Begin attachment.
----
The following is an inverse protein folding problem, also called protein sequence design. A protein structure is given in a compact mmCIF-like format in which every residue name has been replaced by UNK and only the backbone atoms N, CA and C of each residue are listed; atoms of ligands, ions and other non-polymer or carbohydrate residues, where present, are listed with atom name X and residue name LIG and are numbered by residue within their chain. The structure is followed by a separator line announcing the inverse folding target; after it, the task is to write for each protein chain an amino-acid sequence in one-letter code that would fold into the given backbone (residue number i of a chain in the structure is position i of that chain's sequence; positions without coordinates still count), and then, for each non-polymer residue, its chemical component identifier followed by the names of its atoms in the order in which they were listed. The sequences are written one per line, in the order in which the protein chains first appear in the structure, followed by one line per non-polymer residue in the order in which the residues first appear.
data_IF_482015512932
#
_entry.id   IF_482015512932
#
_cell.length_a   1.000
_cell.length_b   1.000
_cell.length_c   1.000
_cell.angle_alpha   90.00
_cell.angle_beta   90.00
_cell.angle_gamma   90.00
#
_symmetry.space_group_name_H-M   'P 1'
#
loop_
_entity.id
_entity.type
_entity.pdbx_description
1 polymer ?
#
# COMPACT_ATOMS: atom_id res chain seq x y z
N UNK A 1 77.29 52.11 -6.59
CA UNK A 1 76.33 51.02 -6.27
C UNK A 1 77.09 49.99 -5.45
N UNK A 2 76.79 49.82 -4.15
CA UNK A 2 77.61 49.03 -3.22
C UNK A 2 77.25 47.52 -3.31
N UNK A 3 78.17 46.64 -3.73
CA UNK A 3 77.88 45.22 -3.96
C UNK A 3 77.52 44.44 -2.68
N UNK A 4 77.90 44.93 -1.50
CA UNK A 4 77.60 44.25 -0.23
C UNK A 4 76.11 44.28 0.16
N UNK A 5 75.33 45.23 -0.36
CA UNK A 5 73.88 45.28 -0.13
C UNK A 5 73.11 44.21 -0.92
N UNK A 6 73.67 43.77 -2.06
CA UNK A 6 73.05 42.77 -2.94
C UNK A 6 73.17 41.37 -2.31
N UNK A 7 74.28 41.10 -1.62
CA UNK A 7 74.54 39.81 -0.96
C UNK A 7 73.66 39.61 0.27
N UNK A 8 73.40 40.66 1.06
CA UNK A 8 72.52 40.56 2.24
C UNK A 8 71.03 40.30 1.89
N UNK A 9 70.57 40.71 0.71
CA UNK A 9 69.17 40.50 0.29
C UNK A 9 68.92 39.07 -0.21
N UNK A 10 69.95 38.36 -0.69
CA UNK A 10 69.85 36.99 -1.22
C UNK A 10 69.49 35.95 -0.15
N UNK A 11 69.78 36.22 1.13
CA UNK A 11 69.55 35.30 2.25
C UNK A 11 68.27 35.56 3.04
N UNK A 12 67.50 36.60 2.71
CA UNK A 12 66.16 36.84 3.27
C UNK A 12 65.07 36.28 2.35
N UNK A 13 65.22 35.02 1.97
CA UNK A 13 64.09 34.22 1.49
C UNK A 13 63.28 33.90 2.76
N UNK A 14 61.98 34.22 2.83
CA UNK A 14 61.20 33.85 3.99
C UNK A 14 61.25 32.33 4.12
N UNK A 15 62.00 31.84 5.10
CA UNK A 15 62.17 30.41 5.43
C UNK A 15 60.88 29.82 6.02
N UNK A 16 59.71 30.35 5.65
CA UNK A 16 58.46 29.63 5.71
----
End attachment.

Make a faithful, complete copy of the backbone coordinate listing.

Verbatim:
The following is an inverse protein folding problem, also called protein sequence design. A protein structure is given in a compact mmCIF-like format in which every residue name has been replaced by UNK and only the backbone atoms N, CA and C of each residue are listed; atoms of ligands, ions and other non-polymer or carbohydrate residues, where present, are listed with atom name X and residue name LIG and are numbered by residue within their chain. The structure is followed by a separator line announcing the inverse folding target; after it, the task is to write for each protein chain an amino-acid sequence in one-letter code that would fold into the given backbone (residue number i of a chain in the structure is position i of that chain's sequence; positions without coordinates still count), and then, for each non-polymer residue, its chemical component identifier followed by the names of its atoms in the order in which they were listed. The sequences are written one per line, in the order in which the protein chains first appear in the structure, followed by one line per non-polymer residue in the order in which the residues first appear.
data_IF_482015512932
#
_entry.id   IF_482015512932
#
_cell.length_a   1.000
_cell.length_b   1.000
_cell.length_c   1.000
_cell.angle_alpha   90.00
_cell.angle_beta   90.00
_cell.angle_gamma   90.00
#
_symmetry.space_group_name_H-M   'P 1'
#
loop_
_entity.id
_entity.type
_entity.pdbx_description
1 polymer ?
#
# COMPACT_ATOMS: atom_id res chain seq x y z
N UNK A 1 77.29 52.11 -6.59
CA UNK A 1 76.33 51.02 -6.27
C UNK A 1 77.09 49.99 -5.45
N UNK A 2 76.79 49.82 -4.15
CA UNK A 2 77.61 49.03 -3.22
C UNK A 2 77.25 47.52 -3.31
N UNK A 3 78.17 46.64 -3.73
CA UNK A 3 77.88 45.22 -3.96
C UNK A 3 77.52 44.44 -2.68
N UNK A 4 77.90 44.93 -1.50
CA UNK A 4 77.60 44.25 -0.23
C UNK A 4 76.11 44.28 0.16
N UNK A 5 75.33 45.23 -0.36
CA UNK A 5 73.88 45.28 -0.13
C UNK A 5 73.11 44.21 -0.92
N UNK A 6 73.67 43.77 -2.06
CA UNK A 6 73.05 42.77 -2.94
C UNK A 6 73.17 41.37 -2.31
N UNK A 7 74.28 41.10 -1.62
CA UNK A 7 74.54 39.81 -0.96
C UNK A 7 73.66 39.61 0.27
N UNK A 8 73.40 40.66 1.06
CA UNK A 8 72.52 40.56 2.24
C UNK A 8 71.03 40.30 1.89
N UNK A 9 70.57 40.71 0.71
CA UNK A 9 69.17 40.50 0.29
C UNK A 9 68.92 39.07 -0.21
N UNK A 10 69.95 38.36 -0.69
CA UNK A 10 69.85 36.99 -1.22
C UNK A 10 69.49 35.95 -0.15
N UNK A 11 69.78 36.22 1.13
CA UNK A 11 69.55 35.30 2.25
C UNK A 11 68.27 35.56 3.04
N UNK A 12 67.50 36.60 2.71
CA UNK A 12 66.16 36.84 3.27
C UNK A 12 65.07 36.28 2.35
N UNK A 13 65.22 35.02 1.97
CA UNK A 13 64.09 34.22 1.49
C UNK A 13 63.28 33.90 2.76
N UNK A 14 61.98 34.22 2.83
CA UNK A 14 61.20 33.85 3.99
C UNK A 14 61.25 32.33 4.12
N UNK A 15 62.00 31.84 5.10
CA UNK A 15 62.17 30.41 5.43
C UNK A 15 60.88 29.82 6.02
N UNK A 16 59.71 30.35 5.65
CA UNK A 16 58.46 29.63 5.71